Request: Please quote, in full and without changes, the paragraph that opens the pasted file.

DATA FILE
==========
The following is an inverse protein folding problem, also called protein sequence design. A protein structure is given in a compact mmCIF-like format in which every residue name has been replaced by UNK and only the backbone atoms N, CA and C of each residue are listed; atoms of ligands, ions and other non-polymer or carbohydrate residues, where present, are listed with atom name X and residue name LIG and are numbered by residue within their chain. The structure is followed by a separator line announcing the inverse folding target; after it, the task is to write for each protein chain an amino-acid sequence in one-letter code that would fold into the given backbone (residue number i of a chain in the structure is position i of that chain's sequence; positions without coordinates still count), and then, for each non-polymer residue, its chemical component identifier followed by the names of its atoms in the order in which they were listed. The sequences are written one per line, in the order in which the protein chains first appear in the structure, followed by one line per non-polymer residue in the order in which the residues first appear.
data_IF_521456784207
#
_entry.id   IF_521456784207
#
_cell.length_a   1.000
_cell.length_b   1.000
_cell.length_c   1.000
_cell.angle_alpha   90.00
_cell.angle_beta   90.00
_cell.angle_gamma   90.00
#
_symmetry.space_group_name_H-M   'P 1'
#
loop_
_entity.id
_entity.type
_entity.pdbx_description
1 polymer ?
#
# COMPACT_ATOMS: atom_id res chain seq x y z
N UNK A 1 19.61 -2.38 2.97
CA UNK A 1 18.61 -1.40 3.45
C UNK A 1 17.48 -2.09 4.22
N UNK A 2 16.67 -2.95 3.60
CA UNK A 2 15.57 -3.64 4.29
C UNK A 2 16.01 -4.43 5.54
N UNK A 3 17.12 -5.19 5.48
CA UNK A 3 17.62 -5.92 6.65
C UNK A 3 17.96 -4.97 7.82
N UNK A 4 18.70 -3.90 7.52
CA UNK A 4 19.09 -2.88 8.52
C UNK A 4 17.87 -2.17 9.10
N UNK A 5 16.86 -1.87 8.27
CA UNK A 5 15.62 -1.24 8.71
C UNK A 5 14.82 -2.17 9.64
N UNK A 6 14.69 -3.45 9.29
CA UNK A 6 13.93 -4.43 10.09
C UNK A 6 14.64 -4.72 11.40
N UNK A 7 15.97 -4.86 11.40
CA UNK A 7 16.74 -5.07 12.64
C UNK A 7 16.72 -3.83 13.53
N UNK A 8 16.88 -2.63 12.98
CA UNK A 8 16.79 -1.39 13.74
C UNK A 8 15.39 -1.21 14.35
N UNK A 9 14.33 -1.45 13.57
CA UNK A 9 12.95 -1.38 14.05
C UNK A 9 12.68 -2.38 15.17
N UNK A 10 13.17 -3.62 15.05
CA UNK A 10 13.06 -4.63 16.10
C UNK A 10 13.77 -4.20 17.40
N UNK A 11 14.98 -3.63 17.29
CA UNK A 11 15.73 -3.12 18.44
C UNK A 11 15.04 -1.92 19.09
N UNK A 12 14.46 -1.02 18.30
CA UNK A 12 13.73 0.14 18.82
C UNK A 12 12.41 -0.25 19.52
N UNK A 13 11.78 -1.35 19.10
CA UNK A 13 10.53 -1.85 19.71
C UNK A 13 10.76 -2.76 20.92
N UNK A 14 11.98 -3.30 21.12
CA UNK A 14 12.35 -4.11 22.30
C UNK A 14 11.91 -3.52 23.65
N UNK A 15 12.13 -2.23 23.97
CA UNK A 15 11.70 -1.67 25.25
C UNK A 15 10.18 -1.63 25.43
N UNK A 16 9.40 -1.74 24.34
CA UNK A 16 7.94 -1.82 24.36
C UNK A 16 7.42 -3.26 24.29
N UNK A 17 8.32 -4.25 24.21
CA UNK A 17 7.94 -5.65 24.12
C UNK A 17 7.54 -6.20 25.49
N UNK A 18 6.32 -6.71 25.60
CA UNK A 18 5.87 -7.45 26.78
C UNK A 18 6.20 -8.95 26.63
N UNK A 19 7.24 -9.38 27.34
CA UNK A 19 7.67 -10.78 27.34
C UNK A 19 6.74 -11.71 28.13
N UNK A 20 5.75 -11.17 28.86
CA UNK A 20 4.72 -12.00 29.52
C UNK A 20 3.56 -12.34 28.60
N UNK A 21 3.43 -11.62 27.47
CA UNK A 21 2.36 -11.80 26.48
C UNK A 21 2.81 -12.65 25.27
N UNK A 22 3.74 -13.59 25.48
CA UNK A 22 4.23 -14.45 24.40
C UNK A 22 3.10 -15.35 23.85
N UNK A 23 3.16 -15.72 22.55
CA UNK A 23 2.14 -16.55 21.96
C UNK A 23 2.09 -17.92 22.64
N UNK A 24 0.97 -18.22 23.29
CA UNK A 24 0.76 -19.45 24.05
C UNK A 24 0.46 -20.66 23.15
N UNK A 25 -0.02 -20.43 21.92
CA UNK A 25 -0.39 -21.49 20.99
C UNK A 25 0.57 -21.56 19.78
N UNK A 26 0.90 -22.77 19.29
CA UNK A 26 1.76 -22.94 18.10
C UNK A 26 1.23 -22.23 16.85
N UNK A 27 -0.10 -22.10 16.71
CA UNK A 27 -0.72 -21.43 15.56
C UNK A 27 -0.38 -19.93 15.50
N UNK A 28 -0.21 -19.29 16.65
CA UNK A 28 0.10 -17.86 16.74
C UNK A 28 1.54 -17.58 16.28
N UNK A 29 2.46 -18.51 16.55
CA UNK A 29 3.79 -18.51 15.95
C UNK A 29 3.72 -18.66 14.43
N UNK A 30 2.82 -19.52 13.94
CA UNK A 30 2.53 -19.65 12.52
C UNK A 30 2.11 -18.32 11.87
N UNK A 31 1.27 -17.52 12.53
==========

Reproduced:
The following is an inverse protein folding problem, also called protein sequence design. A protein structure is given in a compact mmCIF-like format in which every residue name has been replaced by UNK and only the backbone atoms N, CA and C of each residue are listed; atoms of ligands, ions and other non-polymer or carbohydrate residues, where present, are listed with atom name X and residue name LIG and are numbered by residue within their chain. The structure is followed by a separator line announcing the inverse folding target; after it, the task is to write for each protein chain an amino-acid sequence in one-letter code that would fold into the given backbone (residue number i of a chain in the structure is position i of that chain's sequence; positions without coordinates still count), and then, for each non-polymer residue, its chemical component identifier followed by the names of its atoms in the order in which they were listed. The sequences are written one per line, in the order in which the protein chains first appear in the structure, followed by one line per non-polymer residue in the order in which the residues first appear.